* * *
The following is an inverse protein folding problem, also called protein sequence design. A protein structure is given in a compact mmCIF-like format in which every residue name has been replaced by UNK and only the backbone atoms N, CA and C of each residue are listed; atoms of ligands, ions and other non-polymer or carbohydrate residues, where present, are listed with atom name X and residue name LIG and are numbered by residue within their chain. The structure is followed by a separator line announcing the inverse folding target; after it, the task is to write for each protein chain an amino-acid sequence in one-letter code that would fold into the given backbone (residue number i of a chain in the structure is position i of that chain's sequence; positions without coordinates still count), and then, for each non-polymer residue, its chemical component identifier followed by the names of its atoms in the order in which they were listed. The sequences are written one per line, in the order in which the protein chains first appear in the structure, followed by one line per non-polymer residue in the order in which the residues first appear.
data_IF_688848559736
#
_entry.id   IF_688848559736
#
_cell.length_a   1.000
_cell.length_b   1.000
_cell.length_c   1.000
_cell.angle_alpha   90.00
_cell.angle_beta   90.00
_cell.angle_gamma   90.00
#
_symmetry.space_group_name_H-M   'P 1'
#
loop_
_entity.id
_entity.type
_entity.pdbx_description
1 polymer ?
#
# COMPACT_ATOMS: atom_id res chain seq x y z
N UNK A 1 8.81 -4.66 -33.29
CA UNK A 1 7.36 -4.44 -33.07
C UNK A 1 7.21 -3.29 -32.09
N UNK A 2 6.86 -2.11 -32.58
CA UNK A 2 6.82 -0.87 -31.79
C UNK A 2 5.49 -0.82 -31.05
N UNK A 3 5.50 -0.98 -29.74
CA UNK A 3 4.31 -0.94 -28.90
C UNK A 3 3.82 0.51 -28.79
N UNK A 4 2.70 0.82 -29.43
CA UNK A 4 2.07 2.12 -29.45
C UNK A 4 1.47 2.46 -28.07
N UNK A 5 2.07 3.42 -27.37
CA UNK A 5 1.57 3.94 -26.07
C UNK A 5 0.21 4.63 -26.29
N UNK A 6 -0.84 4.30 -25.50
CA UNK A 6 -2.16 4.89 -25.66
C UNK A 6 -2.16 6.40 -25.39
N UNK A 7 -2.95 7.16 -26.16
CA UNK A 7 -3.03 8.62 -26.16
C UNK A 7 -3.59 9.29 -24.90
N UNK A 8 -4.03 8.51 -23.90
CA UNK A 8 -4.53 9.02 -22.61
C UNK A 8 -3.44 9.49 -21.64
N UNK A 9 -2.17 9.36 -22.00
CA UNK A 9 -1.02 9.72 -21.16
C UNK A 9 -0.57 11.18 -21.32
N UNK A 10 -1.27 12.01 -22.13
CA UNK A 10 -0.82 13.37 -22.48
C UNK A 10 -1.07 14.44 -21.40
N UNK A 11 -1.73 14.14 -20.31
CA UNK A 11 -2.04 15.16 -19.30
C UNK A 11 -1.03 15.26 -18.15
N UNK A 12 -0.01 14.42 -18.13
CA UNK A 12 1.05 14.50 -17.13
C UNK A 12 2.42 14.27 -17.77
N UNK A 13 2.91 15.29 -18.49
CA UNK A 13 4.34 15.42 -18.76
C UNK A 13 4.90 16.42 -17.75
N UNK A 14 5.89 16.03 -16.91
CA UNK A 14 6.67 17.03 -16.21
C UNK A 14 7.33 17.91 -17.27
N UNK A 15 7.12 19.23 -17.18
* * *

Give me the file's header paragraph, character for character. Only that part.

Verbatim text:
The following is an inverse protein folding problem, also called protein sequence design. A protein structure is given in a compact mmCIF-like format in which every residue name has been replaced by UNK and only the backbone atoms N, CA and C of each residue are listed; atoms of ligands, ions and other non-polymer or carbohydrate residues, where present, are listed with atom name X and residue name LIG and are numbered by residue within their chain. The structure is followed by a separator line announcing the inverse folding target; after it, the task is to write for each protein chain an amino-acid sequence in one-letter code that would fold into the given backbone (residue number i of a chain in the structure is position i of that chain's sequence; positions without coordinates still count), and then, for each non-polymer residue, its chemical component identifier followed by the names of its atoms in the order in which they were listed. The sequences are written one per line, in the order in which the protein chains first appear in the structure, followed by one line per non-polymer residue in the order in which the residues first appear.